In standard reinforcement learning, each new skill requires a manually-designed reward function, which takes considerable manual effort and engineering. Self-supervised goal setting has the potential to automate this process, enabling an agent to propose its own goals and acquire skills that achieve these goals. However, such methods typically rely on manually-designed goal distributions, or heuristics to force the agent to explore a wide range of states. We propose a formal exploration objective for goal-reaching policies that maximizes state coverage. We show that this objective is equivalent to maximizing the entropy of the goal distribution together with goal reaching performance, where goals correspond to entire states. We present an algorithm called Skew-Fit for learning such a maximum-entropy goal distribution, and show that under certain regularity conditions, our method converges to a uniform distribution over the set of possible states, even when we do not know this set beforehand. Skew-Fit enables self-supervised agents to autonomously choose and practice diverse goals. Our experiments show that it can learn a variety of manipulation tasks from images, including opening a door with a real robot, entirely from scratch and without any manually-designed reward function.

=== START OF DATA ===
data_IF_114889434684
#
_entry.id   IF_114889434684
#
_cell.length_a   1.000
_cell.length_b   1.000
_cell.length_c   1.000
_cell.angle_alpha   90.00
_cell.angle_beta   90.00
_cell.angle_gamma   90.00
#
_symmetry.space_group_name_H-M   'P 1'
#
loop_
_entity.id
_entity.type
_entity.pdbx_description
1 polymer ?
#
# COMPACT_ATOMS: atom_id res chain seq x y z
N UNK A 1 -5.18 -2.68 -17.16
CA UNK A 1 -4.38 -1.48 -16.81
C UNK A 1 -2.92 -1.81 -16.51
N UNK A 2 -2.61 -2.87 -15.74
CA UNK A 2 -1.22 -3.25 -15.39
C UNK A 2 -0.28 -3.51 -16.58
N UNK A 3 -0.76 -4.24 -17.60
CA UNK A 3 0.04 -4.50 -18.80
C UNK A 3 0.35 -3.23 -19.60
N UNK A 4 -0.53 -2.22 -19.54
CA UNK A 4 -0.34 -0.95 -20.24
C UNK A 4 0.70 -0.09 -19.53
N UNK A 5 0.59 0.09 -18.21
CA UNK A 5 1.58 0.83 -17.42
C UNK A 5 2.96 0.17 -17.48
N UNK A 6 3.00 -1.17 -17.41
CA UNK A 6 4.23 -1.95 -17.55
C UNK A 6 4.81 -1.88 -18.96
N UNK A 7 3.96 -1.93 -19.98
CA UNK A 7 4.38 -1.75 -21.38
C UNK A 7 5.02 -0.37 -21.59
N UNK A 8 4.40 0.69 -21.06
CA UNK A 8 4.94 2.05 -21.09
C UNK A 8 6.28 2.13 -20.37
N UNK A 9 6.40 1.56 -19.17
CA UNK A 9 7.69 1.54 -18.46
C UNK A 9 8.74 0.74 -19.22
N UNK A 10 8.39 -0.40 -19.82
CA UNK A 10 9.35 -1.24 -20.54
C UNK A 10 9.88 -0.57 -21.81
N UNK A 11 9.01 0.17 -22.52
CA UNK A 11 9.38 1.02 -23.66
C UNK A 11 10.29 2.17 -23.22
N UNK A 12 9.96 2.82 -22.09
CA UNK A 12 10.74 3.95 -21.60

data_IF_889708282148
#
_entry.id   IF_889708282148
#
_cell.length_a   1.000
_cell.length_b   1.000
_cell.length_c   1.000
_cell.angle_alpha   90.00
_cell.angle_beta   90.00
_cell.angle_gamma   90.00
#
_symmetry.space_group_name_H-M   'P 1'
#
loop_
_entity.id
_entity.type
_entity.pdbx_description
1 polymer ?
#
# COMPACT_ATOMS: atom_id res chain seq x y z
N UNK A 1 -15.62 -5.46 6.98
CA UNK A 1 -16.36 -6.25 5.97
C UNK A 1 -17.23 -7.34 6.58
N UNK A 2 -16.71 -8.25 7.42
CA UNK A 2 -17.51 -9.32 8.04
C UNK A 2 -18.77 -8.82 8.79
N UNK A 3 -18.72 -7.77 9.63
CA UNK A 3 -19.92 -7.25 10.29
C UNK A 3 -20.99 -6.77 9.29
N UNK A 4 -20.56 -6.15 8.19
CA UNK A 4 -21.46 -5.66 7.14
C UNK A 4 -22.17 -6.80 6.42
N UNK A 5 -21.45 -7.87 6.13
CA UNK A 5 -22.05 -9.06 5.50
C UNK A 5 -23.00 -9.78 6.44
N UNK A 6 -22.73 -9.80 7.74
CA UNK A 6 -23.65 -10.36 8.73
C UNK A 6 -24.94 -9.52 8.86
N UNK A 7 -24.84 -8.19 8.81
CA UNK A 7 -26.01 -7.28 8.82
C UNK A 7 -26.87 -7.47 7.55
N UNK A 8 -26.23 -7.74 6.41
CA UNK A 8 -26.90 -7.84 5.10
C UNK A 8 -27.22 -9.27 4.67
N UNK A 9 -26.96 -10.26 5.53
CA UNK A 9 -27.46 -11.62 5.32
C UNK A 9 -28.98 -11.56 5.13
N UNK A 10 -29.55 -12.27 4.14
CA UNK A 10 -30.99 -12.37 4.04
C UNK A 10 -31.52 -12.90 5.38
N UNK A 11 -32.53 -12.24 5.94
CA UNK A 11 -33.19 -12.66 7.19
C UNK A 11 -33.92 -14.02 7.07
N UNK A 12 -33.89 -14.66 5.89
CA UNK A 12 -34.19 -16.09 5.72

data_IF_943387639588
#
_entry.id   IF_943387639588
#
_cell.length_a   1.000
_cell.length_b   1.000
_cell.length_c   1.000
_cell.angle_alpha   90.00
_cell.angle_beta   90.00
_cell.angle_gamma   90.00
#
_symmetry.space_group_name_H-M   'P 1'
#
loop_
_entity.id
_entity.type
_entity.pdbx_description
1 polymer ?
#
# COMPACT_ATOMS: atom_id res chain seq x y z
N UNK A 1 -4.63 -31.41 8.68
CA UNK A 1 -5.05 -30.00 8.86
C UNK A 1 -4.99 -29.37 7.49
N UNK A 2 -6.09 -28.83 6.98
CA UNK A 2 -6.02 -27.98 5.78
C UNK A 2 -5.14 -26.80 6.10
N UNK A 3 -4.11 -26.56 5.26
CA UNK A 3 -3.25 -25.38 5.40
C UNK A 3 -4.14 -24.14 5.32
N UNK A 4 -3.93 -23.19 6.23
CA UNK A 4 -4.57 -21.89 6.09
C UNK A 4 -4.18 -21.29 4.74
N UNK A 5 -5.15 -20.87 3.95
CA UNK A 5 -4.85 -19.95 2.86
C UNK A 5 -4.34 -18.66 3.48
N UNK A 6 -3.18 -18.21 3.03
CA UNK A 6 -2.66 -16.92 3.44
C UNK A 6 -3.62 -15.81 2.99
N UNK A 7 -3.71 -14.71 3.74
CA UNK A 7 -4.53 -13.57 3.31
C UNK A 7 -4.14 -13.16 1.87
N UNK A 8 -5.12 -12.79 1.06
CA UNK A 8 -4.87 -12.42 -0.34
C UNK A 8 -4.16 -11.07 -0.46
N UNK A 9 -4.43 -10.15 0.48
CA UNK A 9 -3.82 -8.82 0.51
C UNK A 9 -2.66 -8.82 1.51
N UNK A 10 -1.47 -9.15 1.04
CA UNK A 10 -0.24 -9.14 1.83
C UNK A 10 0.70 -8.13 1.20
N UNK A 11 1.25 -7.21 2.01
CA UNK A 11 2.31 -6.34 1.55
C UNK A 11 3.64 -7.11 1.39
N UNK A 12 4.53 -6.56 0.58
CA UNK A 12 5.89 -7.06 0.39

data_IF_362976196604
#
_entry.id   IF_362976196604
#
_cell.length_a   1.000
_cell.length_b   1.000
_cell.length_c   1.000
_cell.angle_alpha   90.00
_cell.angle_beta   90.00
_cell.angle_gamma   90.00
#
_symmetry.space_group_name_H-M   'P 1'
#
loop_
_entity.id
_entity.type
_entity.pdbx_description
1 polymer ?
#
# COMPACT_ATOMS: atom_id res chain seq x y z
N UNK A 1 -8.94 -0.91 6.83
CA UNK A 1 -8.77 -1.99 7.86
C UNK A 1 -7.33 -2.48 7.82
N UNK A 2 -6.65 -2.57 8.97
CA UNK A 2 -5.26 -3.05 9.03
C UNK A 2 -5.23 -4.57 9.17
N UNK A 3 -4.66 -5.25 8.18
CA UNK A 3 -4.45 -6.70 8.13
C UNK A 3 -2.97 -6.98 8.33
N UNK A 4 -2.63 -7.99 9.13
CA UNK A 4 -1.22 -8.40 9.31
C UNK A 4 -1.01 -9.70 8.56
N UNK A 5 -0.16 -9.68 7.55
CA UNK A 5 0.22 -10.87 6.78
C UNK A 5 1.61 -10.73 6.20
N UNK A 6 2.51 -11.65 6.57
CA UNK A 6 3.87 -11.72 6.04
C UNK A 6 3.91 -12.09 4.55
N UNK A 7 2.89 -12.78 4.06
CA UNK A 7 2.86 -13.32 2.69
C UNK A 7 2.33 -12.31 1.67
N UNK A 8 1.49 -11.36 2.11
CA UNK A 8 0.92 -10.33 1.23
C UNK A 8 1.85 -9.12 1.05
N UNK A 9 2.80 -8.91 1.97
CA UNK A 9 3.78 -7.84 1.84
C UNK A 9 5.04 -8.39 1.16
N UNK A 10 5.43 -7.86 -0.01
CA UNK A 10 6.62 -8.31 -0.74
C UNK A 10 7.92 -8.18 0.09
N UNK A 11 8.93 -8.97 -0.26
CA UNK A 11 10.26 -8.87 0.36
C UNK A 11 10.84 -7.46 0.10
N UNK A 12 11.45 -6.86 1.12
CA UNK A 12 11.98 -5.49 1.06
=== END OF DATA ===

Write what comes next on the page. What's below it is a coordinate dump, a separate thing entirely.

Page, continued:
Speakers: Vitchyr Pong, Murtaza Dalal, Steven Lin, Ashvin Nair, Shikhar Bahl, Sergey Levine